The cars they tested were on loan from Tesla, but each Model S would cost the department $100,000 -- much, much more than the $30,000 it pays for one Ford Explorer. Further, authorities are worried that an all-EV fleet could prevent them from responding to situations in the middle of natural disasters, which could knock out charging stations.
Yegiyan remains optimistic about EVs' future with law enforcement, though. Tesla's Model 3 has an expected retail price of $35,000, after all, and other companies could follow suit with similarly priced electric cars. He told CNBC:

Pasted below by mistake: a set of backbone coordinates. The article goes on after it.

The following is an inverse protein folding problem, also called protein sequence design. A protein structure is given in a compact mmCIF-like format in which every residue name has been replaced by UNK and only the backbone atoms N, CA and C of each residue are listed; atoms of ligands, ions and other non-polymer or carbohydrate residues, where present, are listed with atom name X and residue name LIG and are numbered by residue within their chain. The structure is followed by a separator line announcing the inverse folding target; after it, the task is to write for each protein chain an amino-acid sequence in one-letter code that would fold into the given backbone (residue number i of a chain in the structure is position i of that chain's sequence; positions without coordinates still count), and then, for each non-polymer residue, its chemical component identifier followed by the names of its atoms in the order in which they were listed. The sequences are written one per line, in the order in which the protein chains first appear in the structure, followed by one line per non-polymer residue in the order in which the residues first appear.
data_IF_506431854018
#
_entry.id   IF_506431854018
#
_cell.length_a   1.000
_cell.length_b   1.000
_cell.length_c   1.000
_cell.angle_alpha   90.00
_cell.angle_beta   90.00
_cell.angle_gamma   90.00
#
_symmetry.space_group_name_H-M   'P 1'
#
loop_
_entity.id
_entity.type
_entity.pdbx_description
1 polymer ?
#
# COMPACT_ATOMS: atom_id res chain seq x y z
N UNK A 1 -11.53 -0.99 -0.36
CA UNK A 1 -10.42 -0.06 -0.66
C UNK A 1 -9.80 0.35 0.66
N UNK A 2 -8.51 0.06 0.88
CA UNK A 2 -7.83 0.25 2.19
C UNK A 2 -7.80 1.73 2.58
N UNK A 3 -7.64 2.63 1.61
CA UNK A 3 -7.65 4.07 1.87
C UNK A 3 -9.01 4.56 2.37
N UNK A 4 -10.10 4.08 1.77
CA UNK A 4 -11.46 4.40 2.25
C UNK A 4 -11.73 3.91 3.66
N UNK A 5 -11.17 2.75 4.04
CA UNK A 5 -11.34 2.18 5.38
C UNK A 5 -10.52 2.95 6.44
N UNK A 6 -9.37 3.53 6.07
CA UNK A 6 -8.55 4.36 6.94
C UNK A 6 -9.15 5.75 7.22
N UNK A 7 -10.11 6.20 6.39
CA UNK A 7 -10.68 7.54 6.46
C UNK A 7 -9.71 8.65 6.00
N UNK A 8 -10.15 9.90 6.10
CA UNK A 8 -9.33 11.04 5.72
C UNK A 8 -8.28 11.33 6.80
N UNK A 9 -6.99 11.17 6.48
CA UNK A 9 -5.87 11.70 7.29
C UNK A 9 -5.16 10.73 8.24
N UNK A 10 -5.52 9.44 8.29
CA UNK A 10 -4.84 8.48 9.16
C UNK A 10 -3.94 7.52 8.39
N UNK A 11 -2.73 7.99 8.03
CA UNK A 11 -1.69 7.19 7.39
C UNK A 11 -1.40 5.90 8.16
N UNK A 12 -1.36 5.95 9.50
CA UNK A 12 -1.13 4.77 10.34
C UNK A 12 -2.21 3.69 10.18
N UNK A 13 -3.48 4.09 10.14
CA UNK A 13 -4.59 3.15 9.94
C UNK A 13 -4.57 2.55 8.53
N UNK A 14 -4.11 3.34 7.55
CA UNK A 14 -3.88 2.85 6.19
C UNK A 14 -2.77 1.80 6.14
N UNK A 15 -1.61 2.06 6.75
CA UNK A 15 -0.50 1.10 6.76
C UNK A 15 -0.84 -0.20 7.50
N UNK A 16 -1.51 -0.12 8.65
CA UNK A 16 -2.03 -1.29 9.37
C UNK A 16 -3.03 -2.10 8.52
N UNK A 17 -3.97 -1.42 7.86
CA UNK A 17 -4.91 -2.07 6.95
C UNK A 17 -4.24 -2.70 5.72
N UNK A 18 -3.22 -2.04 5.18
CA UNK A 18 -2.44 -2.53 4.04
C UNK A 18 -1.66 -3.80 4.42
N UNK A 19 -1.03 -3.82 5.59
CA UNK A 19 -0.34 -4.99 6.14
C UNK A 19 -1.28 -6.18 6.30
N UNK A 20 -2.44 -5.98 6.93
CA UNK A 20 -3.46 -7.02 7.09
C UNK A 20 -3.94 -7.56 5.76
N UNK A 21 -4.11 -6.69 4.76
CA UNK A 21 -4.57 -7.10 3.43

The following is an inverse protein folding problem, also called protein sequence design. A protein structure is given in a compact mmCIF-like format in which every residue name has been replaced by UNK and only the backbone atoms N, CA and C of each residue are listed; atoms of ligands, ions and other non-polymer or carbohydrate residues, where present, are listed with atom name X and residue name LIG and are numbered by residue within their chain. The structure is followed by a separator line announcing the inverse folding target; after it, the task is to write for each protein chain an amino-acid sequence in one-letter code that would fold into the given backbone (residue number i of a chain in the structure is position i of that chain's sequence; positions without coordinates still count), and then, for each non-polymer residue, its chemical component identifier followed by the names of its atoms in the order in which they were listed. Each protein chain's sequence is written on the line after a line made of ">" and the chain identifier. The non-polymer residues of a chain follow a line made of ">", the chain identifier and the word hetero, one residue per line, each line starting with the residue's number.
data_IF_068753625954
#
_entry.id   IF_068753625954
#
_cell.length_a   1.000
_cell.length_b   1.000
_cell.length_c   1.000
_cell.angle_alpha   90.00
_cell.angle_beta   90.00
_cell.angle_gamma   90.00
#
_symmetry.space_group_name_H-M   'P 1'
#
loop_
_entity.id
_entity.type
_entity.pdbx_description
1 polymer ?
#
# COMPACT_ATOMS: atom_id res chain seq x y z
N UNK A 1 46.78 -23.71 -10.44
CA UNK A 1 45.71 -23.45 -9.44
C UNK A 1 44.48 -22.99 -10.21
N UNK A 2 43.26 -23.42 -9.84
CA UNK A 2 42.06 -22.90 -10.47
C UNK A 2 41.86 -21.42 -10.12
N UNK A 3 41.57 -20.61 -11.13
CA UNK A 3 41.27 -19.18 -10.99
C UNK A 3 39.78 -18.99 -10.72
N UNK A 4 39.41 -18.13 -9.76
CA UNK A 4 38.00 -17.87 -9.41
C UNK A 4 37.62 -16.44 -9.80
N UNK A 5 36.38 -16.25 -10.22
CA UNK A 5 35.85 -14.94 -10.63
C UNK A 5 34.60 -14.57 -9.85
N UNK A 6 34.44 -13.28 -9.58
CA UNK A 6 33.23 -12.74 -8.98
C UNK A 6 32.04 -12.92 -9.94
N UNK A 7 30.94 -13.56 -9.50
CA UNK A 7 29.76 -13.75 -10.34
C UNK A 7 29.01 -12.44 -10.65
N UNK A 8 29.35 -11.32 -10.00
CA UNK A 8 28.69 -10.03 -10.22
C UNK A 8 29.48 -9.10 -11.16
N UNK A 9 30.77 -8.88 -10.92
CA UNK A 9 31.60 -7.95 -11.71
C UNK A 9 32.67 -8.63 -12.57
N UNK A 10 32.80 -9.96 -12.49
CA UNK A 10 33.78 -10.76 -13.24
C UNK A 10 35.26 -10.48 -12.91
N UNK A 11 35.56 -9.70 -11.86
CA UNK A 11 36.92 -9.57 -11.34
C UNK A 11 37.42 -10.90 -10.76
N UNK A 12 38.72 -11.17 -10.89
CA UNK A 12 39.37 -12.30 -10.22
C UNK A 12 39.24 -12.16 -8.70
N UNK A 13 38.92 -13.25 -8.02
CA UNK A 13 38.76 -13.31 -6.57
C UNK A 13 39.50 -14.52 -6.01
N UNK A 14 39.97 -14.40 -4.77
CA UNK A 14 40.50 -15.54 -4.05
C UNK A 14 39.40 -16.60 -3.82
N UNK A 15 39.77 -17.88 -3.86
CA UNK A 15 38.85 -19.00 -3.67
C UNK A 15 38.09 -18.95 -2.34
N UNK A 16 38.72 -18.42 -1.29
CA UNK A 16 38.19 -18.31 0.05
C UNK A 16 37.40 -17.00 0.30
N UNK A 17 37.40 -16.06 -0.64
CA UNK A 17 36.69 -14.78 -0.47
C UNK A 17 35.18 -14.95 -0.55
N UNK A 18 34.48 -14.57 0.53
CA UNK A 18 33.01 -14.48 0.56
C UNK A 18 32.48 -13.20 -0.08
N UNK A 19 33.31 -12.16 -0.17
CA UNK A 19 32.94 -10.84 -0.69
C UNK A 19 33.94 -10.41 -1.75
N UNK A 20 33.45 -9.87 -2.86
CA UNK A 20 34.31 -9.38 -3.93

"[over] the next three to five years... not only will the industry push toward electrification, but prices will drop on vehicles. More models will be coming out, and the electricity and electrical grid will become more robust, and more charging stations will be available. While that's occurring, we be in the space learning and contributing to the process."